Jon Hamm: Patriots 'cheated' against Rams in Super Bowl XXXVI

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Mad Men star and noted St. Louis sports fan Jon Hamm appears to still be mad -- about the famed Super Bowl that kicked off the Patriots dynasty and launched Tom Brady's legendary career.

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The veteran actor took a cheap shot at the Patriots during his appearance on ESPN's Manningcast in the fourth quarter of the Rams-49ers game on Monday Night Football.

According to Hamm, the Kurt Warner-era St. Louis Rams would have won a second championship, in Super Bowl XXXVI, if the officials hadn't "allowed" the Patriots "to cheat" by declining to call defensive holding on New England's secondary in their matchup against St. Louis' speedy receiver corps in February 2002.

"I was a big believer in The Greatest Show on Turf, when all that went on, and if the New England Patriots hadn't been allowed to cheat in the Super Bowl in 2000, that would have been another ring we could have had. But, now they've decided to call defensive holding, so here we are."

The Patriots were heavy underdogs in Super Bowl XXXVI, in what was supposed to be a mismatch against an offensive juggernaut. The Rams did indeed outgain the Patriots by a wide margin in the game, but three St. Louis turnovers also proved costly.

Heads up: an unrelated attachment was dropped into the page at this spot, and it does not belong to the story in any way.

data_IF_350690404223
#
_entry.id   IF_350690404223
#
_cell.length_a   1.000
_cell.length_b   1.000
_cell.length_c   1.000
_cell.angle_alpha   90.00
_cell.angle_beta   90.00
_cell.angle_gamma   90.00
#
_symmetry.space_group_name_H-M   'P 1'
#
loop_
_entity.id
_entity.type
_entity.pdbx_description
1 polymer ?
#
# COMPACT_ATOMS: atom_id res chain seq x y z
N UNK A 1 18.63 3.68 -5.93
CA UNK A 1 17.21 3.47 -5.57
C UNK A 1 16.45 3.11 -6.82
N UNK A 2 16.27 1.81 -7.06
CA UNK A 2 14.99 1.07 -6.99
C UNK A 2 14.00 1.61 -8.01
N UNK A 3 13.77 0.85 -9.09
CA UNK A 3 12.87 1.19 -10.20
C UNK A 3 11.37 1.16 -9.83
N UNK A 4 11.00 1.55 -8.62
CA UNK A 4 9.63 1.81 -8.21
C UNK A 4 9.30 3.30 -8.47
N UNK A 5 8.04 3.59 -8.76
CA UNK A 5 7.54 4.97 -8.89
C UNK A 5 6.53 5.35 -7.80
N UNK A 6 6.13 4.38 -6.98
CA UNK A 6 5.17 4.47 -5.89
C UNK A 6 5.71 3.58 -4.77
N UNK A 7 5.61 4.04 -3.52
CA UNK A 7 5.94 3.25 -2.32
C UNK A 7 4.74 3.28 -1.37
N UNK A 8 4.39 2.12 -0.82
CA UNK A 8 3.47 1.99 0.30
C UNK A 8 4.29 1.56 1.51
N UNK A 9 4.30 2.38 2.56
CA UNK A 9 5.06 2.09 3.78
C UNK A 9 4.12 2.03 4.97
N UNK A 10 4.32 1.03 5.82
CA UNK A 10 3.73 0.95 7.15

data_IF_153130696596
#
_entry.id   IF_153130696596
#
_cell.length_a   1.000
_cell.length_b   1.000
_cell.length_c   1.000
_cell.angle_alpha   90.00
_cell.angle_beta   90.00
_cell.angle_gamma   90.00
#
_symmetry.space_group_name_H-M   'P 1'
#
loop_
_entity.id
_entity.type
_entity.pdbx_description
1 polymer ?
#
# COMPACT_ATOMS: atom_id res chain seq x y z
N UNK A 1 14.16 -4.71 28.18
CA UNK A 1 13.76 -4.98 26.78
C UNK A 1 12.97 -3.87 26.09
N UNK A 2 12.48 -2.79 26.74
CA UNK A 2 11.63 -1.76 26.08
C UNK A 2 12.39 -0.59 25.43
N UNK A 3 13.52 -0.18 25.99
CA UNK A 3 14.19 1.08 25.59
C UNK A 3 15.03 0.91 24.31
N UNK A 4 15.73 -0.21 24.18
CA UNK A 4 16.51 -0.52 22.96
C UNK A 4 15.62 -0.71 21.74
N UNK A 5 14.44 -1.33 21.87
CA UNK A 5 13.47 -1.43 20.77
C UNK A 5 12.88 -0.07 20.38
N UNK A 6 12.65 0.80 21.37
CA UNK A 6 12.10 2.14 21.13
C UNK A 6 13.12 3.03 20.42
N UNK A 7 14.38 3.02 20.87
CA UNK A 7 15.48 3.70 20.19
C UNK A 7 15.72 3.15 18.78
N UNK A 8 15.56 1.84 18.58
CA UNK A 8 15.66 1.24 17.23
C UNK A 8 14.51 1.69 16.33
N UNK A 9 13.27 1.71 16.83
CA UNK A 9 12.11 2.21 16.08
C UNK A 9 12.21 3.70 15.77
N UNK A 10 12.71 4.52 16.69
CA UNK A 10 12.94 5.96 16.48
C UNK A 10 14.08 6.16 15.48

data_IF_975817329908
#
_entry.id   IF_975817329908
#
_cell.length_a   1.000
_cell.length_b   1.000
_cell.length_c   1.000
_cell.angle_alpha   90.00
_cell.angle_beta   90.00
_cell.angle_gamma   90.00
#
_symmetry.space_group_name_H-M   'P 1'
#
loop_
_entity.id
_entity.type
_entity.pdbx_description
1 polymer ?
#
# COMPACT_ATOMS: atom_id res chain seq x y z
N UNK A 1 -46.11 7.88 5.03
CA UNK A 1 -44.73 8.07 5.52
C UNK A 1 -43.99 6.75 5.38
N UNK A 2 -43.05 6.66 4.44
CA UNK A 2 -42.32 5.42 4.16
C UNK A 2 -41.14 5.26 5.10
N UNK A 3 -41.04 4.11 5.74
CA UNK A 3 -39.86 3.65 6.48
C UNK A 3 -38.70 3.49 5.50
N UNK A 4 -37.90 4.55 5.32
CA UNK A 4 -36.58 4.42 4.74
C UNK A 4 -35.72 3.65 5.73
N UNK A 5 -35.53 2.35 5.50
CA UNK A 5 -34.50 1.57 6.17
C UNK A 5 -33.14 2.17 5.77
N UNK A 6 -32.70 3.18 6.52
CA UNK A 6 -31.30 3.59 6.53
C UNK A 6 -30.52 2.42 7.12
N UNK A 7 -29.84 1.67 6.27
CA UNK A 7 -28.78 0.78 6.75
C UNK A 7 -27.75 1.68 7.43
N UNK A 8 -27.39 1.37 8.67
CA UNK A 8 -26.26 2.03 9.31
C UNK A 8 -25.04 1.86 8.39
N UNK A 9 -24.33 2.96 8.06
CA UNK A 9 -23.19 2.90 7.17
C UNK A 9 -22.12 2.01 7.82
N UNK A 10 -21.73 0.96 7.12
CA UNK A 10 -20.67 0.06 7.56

One theory as to how the Patriots pulled off the upset was that their notoriously physical defensive backs were especially handsy against the Rams' dangerous wide receivers, led by Isaac Bruce and Torry Holt.

The Peyton Manning-era Indianapolis Colts later went public with a similar complaint against the Patriots, eventually leading to a leaguewide crackdown on downfield contact, which colloquially became known as the "Ty Law Rule."

Another allegation, which Hamm didn't mention, was that the Patriots had taped the Rams' practices in the days leading up to the big game. The Boston Herald retracted a report indicating as much, but several Rams players, including running back Marshall Faulk, maintained that it was true.

In any event, it seems Hamm hasn't gotten over the sting of defeat two decades later, even after the Rams have relocated to Los Angeles.

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